Coral Is Dying Near BP's Gulf Oil Spill Site
Scientists have discovered damage to deep-sea coral that may be caused by BP's huge oil spill in the Gulf of Mexico. The findings, in connection with a university study on dispersants, are the first potential evidence of harm being caused to deepwater organisms.
Dead and dying coral formations were found this week 7 miles from the blown-out well, covered with a brown substance similar to oil, say researchers with the National Oceanic and Atmospheric Administration. They were on a NOAA research cruise.
The suspicion is that the substance is oil spilled from the well, but tests must be conducted to make the connection. <Clarification: according to the New York Times, researchers believe the coral was killed by the oil spill but don't consider the brown substance to actually be oil>.
Although the research cruise wasn't specifically aimed at the oil spill, many other researchers are in the Gulf, trying to figure out what happened to those hundreds of millions of gallons of spilled oil and what impacts they are causing. So far, there are more mystery and hypotheses than answers, although an assessment last month indicates that bluefin tuna spawning in the area was strongly impacted.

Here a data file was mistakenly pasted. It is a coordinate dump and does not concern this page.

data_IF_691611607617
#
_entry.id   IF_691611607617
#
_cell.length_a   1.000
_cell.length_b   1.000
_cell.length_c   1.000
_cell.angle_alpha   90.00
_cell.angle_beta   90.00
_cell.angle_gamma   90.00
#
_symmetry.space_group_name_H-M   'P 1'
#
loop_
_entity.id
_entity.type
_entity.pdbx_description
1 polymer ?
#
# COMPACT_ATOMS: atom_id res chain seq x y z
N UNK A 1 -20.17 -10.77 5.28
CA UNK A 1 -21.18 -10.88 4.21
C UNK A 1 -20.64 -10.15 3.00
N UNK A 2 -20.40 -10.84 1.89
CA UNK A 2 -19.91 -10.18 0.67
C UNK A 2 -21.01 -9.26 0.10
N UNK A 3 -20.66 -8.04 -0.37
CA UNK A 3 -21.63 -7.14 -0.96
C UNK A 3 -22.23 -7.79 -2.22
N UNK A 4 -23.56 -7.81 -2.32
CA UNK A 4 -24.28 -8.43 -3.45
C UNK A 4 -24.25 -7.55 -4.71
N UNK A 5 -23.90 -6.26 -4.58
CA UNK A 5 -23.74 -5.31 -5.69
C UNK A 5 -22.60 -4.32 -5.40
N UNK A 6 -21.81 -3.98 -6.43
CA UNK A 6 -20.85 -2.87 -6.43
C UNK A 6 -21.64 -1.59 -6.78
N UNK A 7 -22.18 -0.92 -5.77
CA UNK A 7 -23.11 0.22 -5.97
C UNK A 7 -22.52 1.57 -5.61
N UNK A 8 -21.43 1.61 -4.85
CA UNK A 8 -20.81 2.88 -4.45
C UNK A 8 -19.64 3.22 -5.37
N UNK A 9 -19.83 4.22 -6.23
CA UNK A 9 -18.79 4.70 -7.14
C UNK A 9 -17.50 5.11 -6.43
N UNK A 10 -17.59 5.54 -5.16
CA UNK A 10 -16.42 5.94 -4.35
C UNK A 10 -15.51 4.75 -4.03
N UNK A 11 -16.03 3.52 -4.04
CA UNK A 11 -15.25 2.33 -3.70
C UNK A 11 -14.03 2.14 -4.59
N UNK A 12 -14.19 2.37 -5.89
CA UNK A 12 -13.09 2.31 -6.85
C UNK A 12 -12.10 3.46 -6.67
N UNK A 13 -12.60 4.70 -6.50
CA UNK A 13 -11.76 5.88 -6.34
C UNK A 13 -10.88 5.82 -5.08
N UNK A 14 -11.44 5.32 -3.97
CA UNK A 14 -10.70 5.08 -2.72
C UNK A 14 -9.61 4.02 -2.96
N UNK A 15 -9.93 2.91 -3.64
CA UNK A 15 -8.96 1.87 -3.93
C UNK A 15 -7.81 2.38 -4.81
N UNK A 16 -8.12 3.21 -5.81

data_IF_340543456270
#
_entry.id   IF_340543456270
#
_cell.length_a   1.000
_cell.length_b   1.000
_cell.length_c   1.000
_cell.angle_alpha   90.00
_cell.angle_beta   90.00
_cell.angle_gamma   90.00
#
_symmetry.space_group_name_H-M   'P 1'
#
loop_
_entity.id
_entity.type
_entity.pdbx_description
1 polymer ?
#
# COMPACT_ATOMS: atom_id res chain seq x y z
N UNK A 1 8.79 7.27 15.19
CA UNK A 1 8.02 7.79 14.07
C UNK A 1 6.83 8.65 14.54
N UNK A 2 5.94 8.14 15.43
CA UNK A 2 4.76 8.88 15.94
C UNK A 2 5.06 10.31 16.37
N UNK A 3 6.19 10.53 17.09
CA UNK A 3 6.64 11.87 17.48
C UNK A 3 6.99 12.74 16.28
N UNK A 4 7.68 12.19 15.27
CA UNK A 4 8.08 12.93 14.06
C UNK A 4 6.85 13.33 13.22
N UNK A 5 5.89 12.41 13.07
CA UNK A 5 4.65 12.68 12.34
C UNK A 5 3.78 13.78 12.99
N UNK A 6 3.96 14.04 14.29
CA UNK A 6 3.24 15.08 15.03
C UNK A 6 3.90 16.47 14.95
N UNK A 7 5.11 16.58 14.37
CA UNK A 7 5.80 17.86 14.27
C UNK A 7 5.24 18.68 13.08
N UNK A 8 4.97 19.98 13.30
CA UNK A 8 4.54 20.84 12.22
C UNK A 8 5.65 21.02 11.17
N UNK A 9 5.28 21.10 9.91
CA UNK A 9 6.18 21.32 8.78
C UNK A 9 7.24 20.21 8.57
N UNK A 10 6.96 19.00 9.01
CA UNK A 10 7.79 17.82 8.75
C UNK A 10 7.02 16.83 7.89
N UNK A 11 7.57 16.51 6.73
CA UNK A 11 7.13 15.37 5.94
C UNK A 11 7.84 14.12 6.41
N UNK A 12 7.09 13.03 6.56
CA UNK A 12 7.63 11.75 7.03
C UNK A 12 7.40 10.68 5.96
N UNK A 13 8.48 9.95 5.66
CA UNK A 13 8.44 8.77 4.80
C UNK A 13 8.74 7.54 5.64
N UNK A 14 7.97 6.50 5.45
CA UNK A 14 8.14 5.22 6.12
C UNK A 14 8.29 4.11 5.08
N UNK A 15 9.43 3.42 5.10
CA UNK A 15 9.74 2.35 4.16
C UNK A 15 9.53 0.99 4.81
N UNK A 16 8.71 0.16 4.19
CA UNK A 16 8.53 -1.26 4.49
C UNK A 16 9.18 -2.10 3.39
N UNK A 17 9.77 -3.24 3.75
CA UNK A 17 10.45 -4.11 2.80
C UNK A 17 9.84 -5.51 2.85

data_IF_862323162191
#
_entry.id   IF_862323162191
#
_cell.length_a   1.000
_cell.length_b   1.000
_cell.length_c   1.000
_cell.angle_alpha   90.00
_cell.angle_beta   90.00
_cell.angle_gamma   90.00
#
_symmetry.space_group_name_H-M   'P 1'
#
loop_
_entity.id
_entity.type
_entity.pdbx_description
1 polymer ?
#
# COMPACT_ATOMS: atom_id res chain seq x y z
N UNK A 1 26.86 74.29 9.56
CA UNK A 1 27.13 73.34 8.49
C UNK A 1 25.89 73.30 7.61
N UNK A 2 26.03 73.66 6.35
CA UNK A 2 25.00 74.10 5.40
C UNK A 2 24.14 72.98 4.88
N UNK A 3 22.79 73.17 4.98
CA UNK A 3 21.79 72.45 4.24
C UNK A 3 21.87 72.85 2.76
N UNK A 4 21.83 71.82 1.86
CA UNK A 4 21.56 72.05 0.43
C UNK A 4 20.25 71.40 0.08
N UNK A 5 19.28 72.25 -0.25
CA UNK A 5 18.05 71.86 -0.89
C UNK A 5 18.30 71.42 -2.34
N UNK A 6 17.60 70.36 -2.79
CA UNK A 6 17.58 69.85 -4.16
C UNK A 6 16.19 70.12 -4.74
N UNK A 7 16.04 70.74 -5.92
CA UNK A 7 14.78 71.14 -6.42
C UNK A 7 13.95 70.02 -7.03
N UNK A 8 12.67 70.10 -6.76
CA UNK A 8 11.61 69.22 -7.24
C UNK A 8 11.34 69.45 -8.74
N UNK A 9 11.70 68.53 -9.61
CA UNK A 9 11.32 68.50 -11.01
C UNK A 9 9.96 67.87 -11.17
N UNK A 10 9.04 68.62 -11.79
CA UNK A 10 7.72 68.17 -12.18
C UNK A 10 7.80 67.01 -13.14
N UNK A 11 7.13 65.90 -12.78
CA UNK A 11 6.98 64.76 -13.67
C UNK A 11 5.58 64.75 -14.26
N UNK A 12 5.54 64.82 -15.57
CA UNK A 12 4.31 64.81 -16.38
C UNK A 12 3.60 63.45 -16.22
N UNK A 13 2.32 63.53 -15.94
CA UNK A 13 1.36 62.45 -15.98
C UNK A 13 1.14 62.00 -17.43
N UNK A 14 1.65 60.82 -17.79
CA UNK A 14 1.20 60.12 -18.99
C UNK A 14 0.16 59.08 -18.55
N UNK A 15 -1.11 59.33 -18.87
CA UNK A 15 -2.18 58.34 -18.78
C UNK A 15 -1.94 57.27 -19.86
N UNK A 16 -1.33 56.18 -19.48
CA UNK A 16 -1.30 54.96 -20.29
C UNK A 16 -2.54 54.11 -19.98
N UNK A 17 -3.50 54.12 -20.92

There is also some progress in resolving the mystery of what happened as a result of those 1.9 millions gallons of dispersants used against the oil. A University of Maryland study this week suggests that coral are highly susceptible to dispersants, which contain toxic ingredients. The findings support efforts by Earthjustice to rein in the use of dispersants until we know what effects they have on the environment.